Today ASIC released its report Climate risk disclosure by Australia’s listed companies. ASIC reiterated that the law requires the directors of a listed entity to publish an Operating and Financial Review in an annual report that includes a discussion of climate risk when it could affect the entity’s achievement of its financial performance or disclosed outcomes.
In August 2017 Environmental Justice Australia, on behalf of CBA shareholders, Guy and Kim Abrahams, filed the world’s first Court proceedings against a bank on climate risk disclosure. The claim demanded CBA disclose that climate change was a major or material risk to its business, and asked the bank to disclose to investors what it proposed to do about Adani’s Carmichael mine, which to this day remains unfinanced.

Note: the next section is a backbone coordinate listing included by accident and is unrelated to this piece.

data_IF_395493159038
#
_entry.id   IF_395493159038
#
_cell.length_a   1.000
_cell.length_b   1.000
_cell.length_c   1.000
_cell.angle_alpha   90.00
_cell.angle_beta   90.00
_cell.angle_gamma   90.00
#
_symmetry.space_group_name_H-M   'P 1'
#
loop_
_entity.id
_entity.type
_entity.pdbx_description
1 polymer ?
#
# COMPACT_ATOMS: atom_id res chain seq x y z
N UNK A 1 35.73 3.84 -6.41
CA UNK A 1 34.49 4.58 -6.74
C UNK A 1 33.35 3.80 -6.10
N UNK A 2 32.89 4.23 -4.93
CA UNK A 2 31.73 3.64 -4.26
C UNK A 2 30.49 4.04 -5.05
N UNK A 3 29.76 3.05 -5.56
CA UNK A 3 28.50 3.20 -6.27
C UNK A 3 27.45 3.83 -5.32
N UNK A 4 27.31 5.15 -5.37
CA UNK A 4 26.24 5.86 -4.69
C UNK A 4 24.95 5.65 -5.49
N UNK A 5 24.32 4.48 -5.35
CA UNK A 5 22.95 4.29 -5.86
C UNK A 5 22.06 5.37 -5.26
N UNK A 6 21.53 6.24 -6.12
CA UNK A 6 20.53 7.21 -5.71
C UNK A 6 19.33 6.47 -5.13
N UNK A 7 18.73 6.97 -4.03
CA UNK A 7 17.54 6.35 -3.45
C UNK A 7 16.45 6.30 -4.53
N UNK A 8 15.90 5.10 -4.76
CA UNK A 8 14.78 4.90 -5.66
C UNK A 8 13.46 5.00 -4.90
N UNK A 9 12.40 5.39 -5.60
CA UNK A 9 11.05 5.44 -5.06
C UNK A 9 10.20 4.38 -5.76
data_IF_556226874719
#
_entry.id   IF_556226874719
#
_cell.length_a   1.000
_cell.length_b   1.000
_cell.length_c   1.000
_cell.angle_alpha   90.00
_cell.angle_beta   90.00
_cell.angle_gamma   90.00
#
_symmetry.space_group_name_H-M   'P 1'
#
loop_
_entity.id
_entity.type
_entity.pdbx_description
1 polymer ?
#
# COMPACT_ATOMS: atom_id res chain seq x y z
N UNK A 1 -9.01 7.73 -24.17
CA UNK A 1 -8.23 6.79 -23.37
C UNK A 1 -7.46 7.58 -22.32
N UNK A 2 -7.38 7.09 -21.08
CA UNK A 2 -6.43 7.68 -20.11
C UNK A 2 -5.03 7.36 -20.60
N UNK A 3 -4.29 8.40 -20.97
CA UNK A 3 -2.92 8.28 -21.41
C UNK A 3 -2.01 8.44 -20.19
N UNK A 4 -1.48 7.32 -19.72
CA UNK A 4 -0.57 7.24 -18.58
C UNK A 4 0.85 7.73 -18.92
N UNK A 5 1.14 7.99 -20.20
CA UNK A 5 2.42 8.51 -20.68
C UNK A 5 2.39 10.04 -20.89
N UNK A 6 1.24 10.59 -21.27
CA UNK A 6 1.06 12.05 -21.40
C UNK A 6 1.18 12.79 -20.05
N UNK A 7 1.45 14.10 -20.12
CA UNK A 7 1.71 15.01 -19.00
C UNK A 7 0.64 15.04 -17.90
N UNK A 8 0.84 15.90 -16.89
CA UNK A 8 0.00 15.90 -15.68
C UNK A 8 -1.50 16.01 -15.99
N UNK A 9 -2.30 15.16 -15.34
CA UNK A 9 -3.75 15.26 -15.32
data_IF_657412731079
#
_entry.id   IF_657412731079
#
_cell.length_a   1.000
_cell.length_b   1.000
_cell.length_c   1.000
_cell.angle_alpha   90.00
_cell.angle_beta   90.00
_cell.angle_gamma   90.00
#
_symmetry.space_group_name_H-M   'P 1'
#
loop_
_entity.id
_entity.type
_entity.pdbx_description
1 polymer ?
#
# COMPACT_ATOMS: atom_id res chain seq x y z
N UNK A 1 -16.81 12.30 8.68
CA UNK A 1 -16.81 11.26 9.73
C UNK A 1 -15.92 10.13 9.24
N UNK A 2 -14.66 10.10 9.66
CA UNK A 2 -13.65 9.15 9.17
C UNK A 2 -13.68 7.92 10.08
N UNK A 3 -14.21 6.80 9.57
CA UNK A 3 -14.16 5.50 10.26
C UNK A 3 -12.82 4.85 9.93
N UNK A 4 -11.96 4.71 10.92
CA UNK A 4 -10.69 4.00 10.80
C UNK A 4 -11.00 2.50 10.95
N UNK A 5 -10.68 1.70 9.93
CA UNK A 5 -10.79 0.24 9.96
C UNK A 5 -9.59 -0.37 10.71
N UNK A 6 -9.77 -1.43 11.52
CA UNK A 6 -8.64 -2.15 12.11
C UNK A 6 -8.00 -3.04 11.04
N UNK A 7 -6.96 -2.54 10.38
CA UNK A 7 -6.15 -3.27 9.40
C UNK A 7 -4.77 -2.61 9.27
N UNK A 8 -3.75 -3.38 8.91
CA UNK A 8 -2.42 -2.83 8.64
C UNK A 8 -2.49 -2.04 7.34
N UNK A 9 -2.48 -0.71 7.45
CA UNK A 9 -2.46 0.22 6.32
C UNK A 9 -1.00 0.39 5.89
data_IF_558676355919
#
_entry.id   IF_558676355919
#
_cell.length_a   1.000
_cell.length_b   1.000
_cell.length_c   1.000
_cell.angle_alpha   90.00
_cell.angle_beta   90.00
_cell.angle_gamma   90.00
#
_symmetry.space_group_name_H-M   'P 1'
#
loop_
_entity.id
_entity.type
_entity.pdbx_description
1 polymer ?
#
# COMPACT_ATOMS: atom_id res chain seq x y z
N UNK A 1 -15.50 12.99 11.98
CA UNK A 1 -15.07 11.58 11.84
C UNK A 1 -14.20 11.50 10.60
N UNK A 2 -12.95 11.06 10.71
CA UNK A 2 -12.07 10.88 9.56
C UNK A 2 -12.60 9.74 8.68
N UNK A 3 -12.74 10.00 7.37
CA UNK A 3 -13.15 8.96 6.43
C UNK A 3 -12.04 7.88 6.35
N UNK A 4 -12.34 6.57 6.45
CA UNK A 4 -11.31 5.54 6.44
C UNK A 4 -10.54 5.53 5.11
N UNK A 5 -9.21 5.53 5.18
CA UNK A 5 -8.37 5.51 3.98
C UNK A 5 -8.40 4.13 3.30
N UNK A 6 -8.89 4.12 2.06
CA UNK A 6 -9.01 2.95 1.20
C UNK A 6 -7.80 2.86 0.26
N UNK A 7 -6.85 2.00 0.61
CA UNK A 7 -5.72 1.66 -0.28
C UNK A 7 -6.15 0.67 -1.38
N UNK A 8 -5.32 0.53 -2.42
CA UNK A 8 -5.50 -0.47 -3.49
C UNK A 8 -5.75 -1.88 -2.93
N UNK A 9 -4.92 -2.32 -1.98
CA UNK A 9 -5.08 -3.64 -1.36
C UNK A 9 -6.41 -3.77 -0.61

David Barnden, Principal lawyer at Environmental Justice Australia, said:
“It is encouraging that Australia’s company regulator is demanding directors take a “probative and proactive” approach to climate change.”
“The proceeding against the CBA was the first claim in Court to demand better climate risk disclosure by an ASX listed company.”
“We are pleased the CBA now discloses sophisticated analysis of climate change risks and that regulators are making strong statements about directors’ responsibilities.”
The Federal Court proceeding Abrahams v CBA was discontinued when CBA’s directors remedied disclosure deficiencies to investors in the bank’s 2017 annual report. You can find more information about the claim here.